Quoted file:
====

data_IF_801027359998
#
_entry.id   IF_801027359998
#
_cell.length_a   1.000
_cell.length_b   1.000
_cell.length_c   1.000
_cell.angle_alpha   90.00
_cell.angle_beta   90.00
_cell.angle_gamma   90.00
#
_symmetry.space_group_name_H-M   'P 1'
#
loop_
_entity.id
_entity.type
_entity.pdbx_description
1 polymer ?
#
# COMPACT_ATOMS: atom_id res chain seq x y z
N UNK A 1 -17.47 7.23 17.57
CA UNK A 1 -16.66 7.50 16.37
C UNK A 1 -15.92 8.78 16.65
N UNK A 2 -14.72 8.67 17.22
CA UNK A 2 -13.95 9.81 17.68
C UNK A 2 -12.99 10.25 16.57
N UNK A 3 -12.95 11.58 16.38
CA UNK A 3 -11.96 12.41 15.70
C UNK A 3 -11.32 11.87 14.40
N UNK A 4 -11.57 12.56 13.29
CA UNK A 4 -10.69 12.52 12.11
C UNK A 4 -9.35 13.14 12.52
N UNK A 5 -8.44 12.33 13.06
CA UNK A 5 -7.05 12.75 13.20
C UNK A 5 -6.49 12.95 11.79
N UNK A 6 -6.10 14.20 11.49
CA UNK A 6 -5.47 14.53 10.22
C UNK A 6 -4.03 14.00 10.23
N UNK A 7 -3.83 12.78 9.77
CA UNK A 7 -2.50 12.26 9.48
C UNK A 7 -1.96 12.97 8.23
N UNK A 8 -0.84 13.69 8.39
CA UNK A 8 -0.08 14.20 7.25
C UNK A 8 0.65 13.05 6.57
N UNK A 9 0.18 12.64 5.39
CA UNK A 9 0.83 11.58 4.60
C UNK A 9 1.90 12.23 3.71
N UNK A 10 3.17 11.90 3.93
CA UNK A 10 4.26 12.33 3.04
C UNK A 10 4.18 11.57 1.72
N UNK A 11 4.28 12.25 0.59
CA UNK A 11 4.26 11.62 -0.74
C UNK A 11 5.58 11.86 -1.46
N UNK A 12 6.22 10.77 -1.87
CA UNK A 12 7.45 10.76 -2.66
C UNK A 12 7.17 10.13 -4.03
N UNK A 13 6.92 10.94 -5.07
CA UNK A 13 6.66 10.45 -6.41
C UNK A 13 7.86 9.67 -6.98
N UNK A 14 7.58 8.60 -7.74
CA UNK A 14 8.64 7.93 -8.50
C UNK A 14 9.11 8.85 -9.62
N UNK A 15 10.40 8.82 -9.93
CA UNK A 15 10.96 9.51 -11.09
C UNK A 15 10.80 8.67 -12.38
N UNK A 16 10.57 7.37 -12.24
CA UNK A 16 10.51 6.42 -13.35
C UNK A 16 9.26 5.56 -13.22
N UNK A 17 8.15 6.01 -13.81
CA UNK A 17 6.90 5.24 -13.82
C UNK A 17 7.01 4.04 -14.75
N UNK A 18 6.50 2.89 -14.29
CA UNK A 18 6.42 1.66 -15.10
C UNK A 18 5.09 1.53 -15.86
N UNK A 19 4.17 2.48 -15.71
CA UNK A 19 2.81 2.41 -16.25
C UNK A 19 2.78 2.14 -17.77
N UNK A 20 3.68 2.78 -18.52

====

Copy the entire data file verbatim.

data_IF_801027359998
#
_entry.id   IF_801027359998
#
_cell.length_a   1.000
_cell.length_b   1.000
_cell.length_c   1.000
_cell.angle_alpha   90.00
_cell.angle_beta   90.00
_cell.angle_gamma   90.00
#
_symmetry.space_group_name_H-M   'P 1'
#
loop_
_entity.id
_entity.type
_entity.pdbx_description
1 polymer ?
#
# COMPACT_ATOMS: atom_id res chain seq x y z
N UNK A 1 -17.47 7.23 17.57
CA UNK A 1 -16.66 7.50 16.37
C UNK A 1 -15.92 8.78 16.65
N UNK A 2 -14.72 8.67 17.22
CA UNK A 2 -13.95 9.81 17.68
C UNK A 2 -12.99 10.25 16.57
N UNK A 3 -12.95 11.58 16.38
CA UNK A 3 -11.96 12.41 15.70
C UNK A 3 -11.32 11.87 14.40
N UNK A 4 -11.57 12.56 13.29
CA UNK A 4 -10.69 12.52 12.11
C UNK A 4 -9.35 13.14 12.52
N UNK A 5 -8.44 12.33 13.06
CA UNK A 5 -7.05 12.75 13.20
C UNK A 5 -6.49 12.95 11.79
N UNK A 6 -6.10 14.20 11.49
CA UNK A 6 -5.47 14.53 10.22
C UNK A 6 -4.03 14.00 10.23
N UNK A 7 -3.83 12.78 9.77
CA UNK A 7 -2.50 12.26 9.48
C UNK A 7 -1.96 12.97 8.23
N UNK A 8 -0.84 13.69 8.39
CA UNK A 8 -0.08 14.20 7.25
C UNK A 8 0.65 13.05 6.57
N UNK A 9 0.18 12.64 5.39
CA UNK A 9 0.83 11.58 4.60
C UNK A 9 1.90 12.23 3.71
N UNK A 10 3.17 11.90 3.93
CA UNK A 10 4.26 12.33 3.04
C UNK A 10 4.18 11.57 1.72
N UNK A 11 4.28 12.25 0.59
CA UNK A 11 4.26 11.62 -0.74
C UNK A 11 5.58 11.86 -1.46
N UNK A 12 6.22 10.77 -1.87
CA UNK A 12 7.45 10.76 -2.66
C UNK A 12 7.17 10.13 -4.03
N UNK A 13 6.92 10.94 -5.07
CA UNK A 13 6.66 10.45 -6.41
C UNK A 13 7.86 9.67 -6.98
N UNK A 14 7.58 8.60 -7.74
CA UNK A 14 8.64 7.93 -8.50
C UNK A 14 9.11 8.85 -9.62
N UNK A 15 10.40 8.82 -9.93
CA UNK A 15 10.96 9.51 -11.09
C UNK A 15 10.80 8.67 -12.38
N UNK A 16 10.57 7.37 -12.24
CA UNK A 16 10.51 6.42 -13.35
C UNK A 16 9.26 5.56 -13.22
N UNK A 17 8.15 6.01 -13.81
CA UNK A 17 6.90 5.24 -13.82
C UNK A 17 7.01 4.04 -14.75
N UNK A 18 6.50 2.89 -14.29
CA UNK A 18 6.42 1.66 -15.10
C UNK A 18 5.09 1.53 -15.86
N UNK A 19 4.17 2.48 -15.71
CA UNK A 19 2.81 2.41 -16.25
C UNK A 19 2.78 2.14 -17.77
N UNK A 20 3.68 2.78 -18.52